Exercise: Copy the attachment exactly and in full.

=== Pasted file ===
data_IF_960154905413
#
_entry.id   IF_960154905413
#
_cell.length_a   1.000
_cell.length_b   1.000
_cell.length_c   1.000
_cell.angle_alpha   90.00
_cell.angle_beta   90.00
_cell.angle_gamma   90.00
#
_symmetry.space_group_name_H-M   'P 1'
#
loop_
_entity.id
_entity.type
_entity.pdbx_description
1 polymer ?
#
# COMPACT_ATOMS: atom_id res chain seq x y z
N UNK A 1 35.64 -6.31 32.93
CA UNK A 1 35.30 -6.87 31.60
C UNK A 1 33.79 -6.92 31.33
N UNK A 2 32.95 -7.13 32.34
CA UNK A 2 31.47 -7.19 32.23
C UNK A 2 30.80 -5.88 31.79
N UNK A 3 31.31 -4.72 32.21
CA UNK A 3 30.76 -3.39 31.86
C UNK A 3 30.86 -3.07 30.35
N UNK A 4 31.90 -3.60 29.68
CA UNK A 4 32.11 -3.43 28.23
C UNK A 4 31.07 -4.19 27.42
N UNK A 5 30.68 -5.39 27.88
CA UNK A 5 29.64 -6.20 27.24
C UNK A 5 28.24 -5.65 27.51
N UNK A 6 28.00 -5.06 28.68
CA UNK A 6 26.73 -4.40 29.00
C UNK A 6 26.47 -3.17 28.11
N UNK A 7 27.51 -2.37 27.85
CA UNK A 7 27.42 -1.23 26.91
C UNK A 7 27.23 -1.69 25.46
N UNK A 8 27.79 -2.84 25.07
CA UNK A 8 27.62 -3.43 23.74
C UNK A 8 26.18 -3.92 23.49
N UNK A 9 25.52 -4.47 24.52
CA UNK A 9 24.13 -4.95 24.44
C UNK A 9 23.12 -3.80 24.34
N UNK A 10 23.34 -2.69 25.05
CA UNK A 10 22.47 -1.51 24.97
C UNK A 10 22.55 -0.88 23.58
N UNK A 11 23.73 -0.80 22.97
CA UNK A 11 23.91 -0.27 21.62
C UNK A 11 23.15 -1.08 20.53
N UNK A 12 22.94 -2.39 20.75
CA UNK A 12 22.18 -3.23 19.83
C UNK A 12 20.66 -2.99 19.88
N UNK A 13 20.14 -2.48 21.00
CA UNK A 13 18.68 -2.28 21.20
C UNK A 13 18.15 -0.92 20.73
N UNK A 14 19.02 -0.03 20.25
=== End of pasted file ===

data_IF_960154905413
#
_entry.id   IF_960154905413
#
_cell.length_a   1.000
_cell.length_b   1.000
_cell.length_c   1.000
_cell.angle_alpha   90.00
_cell.angle_beta   90.00
_cell.angle_gamma   90.00
#
_symmetry.space_group_name_H-M   'P 1'
#
loop_
_entity.id
_entity.type
_entity.pdbx_description
1 polymer ?
#
# COMPACT_ATOMS: atom_id res chain seq x y z
N UNK A 1 35.64 -6.31 32.93
CA UNK A 1 35.30 -6.87 31.60
C UNK A 1 33.79 -6.92 31.33
N UNK A 2 32.95 -7.13 32.34
CA UNK A 2 31.47 -7.19 32.23
C UNK A 2 30.80 -5.88 31.79
N UNK A 3 31.31 -4.72 32.21
CA UNK A 3 30.76 -3.39 31.86
C UNK A 3 30.86 -3.07 30.35
N UNK A 4 31.90 -3.60 29.68
CA UNK A 4 32.11 -3.43 28.23
C UNK A 4 31.07 -4.19 27.42
N UNK A 5 30.68 -5.39 27.88
CA UNK A 5 29.64 -6.20 27.24
C UNK A 5 28.24 -5.65 27.51
N UNK A 6 28.00 -5.06 28.68
CA UNK A 6 26.73 -4.40 29.00
C UNK A 6 26.47 -3.17 28.11
N UNK A 7 27.51 -2.37 27.85
CA UNK A 7 27.42 -1.23 26.91
C UNK A 7 27.23 -1.69 25.46
N UNK A 8 27.79 -2.84 25.07
CA UNK A 8 27.62 -3.43 23.74
C UNK A 8 26.18 -3.92 23.49
N UNK A 9 25.52 -4.47 24.52
CA UNK A 9 24.13 -4.95 24.44
C UNK A 9 23.12 -3.80 24.34
N UNK A 10 23.34 -2.69 25.05
CA UNK A 10 22.47 -1.51 24.97
C UNK A 10 22.55 -0.88 23.58
N UNK A 11 23.73 -0.80 22.97
CA UNK A 11 23.91 -0.27 21.62
C UNK A 11 23.15 -1.08 20.53
N UNK A 12 22.94 -2.39 20.75
CA UNK A 12 22.18 -3.23 19.83
C UNK A 12 20.66 -2.99 19.88
N UNK A 13 20.14 -2.48 21.00
CA UNK A 13 18.68 -2.28 21.20
C UNK A 13 18.15 -0.92 20.73
N UNK A 14 19.02 -0.03 20.25